Constitutively active GPCR systems

It can be seen intuitively from both the ETC and CTC models that active state receptors can form spontaneously according to the magnitude of the allosteric constant L. When this occurs to the extent that a response is observed, the system is referred to as being constitutively active. Thus, the system itself emanates an elevated basal activity resulting from spontaneous receptor activation. Experimentally, constitutive GPCR systems can be engineered through over-expression of receptors (Whaley et al. 1994; Barker et al. 1994; Van Sande et al. 1995; Chen etal. 2000), G proteins (Senogles et al. 1990), point mutation (Kjelsberg et al. 1992; Scheer et al. 1996, 1997; Porter et al. 1996) and changes in biochemical milieu (i.e. removal of Na+, Costa and Herz 1989; Tian et al. 1994). Such systems then can detect positive agonism (providing the system maximum is not attained) and, in fact, are more sensitive to positive agonists than are quiescent (non-constitutively active) systems. The effects of a positive agonist on systems of increasing amounts of constitutive activity are shown in Fig. 8.6a. Constitutively active GPCR systems can also be used to detect inverse agonism caused by ligands that preferentially stabilize the inactive state of the receptor. Figure 8.6b shows the effects of an inverse agonist on GPCR systems of various levels of constitutive activity. Providing that the inverse agonist does not completely eliminate constitutive activity (i.e. reduce the observed basal response to zero), the EC5o is a reasonable estimate of the reciprocal of affinity (KB). As with partial agonists, the antagonism of agonist responses by an inverse agonist can be used to measure the affinity of the inverse agonist. Equiactive concentrations of the agonist can be used for analysis in Schild regressions (see Fig. 8.6c). However, the effects of the inverse agonist on basal response cause a slight over-estimation of the inverse agonist affinity with this method.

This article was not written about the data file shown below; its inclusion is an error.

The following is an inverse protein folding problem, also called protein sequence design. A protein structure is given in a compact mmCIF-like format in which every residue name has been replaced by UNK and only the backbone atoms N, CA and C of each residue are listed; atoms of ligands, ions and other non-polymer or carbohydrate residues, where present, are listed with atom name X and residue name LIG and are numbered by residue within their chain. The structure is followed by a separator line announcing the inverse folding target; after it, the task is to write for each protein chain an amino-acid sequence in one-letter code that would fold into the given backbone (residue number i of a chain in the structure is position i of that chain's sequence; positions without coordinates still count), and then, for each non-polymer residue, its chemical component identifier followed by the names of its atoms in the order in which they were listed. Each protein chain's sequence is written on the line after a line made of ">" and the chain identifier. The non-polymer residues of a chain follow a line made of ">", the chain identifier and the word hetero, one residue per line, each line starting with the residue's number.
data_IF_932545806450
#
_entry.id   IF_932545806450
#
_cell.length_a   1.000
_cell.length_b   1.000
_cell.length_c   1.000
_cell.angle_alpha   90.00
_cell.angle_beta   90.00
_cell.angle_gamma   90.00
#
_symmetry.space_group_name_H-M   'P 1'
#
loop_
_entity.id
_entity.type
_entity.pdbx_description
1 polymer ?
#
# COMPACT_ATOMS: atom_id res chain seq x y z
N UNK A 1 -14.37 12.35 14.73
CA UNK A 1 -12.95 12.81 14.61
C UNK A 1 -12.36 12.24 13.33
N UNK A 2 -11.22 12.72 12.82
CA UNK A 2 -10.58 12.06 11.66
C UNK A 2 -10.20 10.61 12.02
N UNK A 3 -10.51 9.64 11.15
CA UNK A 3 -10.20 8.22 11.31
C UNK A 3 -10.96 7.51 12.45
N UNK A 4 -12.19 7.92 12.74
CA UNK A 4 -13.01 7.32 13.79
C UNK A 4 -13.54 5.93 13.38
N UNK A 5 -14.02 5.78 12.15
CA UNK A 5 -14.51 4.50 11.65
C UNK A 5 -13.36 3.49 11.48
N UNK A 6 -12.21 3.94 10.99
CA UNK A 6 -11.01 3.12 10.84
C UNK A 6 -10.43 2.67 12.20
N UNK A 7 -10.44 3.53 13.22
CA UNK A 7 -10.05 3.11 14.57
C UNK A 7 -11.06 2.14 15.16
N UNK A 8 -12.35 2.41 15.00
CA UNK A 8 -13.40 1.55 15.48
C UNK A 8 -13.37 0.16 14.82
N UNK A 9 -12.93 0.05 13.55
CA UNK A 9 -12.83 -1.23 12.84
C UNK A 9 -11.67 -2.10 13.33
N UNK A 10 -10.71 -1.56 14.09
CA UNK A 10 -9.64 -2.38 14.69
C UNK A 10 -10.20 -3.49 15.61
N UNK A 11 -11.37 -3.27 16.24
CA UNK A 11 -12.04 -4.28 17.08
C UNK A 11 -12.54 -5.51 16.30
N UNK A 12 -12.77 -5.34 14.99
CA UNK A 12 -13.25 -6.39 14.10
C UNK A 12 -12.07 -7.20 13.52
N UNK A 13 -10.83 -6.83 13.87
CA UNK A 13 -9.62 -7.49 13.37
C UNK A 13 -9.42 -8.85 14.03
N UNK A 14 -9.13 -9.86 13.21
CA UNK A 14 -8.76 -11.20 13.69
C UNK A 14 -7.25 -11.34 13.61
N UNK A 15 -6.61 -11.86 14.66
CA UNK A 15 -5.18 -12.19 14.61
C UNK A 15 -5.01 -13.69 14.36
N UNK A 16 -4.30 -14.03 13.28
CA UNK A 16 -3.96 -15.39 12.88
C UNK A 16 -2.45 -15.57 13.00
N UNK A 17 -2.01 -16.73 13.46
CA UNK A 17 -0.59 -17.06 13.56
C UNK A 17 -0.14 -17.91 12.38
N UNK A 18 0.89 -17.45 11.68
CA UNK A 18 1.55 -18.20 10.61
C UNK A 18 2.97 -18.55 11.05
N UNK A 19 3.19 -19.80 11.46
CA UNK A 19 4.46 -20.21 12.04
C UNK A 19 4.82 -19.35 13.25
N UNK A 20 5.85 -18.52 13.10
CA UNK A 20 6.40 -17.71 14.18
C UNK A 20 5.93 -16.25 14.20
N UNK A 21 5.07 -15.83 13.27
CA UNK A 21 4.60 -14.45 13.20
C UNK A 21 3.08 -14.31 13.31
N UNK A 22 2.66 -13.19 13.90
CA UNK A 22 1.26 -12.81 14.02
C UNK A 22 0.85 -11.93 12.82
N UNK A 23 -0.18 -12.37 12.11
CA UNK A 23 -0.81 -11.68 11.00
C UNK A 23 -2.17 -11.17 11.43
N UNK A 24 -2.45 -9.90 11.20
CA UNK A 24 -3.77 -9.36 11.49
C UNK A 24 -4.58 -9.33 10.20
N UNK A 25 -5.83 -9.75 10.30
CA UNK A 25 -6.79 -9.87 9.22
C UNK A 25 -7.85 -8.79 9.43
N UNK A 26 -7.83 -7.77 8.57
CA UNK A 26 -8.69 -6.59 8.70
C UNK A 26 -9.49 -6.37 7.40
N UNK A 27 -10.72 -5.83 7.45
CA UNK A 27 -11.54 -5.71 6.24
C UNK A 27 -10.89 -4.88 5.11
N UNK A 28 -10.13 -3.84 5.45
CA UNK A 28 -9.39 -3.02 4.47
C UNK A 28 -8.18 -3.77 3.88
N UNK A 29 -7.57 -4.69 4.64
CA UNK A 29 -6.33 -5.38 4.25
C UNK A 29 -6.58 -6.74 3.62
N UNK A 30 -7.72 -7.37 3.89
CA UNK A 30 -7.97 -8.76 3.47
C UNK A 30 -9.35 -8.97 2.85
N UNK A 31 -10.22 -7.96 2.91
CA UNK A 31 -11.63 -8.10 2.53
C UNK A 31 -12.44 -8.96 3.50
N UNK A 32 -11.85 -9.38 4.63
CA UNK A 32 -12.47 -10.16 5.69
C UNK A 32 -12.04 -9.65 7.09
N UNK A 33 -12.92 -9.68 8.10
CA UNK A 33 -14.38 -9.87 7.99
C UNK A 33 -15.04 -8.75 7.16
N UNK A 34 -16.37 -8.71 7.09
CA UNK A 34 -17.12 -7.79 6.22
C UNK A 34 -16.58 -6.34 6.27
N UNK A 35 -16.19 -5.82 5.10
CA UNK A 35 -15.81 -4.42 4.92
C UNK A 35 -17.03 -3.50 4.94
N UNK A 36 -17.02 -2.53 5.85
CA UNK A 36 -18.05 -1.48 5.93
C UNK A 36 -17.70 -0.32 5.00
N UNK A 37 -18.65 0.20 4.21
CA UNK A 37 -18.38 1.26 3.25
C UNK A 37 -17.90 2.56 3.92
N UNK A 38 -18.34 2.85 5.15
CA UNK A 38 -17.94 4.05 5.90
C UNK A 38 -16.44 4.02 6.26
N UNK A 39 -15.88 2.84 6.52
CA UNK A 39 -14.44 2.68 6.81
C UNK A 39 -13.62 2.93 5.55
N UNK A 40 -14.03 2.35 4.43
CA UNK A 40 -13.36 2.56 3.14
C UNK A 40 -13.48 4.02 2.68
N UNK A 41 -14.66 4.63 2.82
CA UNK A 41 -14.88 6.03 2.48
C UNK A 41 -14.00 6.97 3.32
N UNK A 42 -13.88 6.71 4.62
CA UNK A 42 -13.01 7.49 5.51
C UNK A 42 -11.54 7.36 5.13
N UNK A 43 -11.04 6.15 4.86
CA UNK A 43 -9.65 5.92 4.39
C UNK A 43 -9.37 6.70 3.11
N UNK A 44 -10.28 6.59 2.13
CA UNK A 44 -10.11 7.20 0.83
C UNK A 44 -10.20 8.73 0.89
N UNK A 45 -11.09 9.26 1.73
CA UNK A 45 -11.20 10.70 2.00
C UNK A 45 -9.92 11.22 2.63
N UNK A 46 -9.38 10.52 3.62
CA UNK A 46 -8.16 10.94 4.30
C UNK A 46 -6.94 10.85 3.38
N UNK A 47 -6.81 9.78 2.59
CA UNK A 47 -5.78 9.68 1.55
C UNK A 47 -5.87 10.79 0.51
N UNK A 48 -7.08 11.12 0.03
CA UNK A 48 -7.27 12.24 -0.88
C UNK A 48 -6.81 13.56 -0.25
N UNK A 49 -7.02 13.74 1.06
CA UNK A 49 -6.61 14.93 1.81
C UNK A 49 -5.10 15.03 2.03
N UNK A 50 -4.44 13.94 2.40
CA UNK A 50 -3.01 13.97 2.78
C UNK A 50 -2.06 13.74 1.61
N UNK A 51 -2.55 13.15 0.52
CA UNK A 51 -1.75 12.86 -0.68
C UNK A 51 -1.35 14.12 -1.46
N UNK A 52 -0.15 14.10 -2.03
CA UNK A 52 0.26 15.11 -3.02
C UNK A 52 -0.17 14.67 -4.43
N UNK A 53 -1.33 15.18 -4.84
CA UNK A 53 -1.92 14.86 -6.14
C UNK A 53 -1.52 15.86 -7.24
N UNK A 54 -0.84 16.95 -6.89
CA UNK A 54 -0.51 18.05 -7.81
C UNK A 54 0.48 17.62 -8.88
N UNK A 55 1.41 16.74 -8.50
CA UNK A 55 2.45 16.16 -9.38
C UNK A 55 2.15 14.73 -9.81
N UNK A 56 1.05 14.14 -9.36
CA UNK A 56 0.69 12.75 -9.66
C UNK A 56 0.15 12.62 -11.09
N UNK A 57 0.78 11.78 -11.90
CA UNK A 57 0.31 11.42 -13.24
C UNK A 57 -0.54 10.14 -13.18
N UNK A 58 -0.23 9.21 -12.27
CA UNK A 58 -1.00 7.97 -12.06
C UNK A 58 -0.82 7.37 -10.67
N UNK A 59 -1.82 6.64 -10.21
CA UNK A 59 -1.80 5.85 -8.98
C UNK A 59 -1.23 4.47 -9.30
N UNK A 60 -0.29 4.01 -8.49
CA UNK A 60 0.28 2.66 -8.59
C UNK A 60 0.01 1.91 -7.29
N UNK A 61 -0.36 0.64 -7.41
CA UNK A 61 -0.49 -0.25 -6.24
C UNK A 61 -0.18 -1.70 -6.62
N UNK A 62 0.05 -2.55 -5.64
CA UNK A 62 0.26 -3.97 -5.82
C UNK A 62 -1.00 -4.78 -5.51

Theoretically, constitutive receptor activity can be studied either in binding or functional studies. However, in practice, functional studies are much more practical. This is because, the amount of constitutively active receptor species producing the signal, namely RaG, is usually relatively low due to the low magnitude of most receptor allosteric constants. Changes in

Log[A]/KA

Fig. 8.6 Effects of agonists (a) and inverse agonists (b and c) in constitutively active GPCR systems. (a) Under conditions of increasing constitutive activity, baseline response increases as well as sensitivity to agonists. (b) Inverse agonists depress constitutive activity in a concentration-dependent manner. (c) Antagonism of agonist-induced response by an inverse agonist. Dextral displacement of the agonist dose--response curve is observed concomitantly with depressed basal constitutive activity.

Fig. 8.6 Effects of agonists (a) and inverse agonists (b and c) in constitutively active GPCR systems. (a) Under conditions of increasing constitutive activity, baseline response increases as well as sensitivity to agonists. (b) Inverse agonists depress constitutive activity in a concentration-dependent manner. (c) Antagonism of agonist-induced response by an inverse agonist. Dextral displacement of the agonist dose--response curve is observed concomitantly with depressed basal constitutive activity.

very low levels of RaG are difficult to quantify with binding. In contrast, the amplification of receptor signalling produced by cellular stimulus response mechanisms allow very small levels of RaG to produce measurable and stable levels of tissue response.

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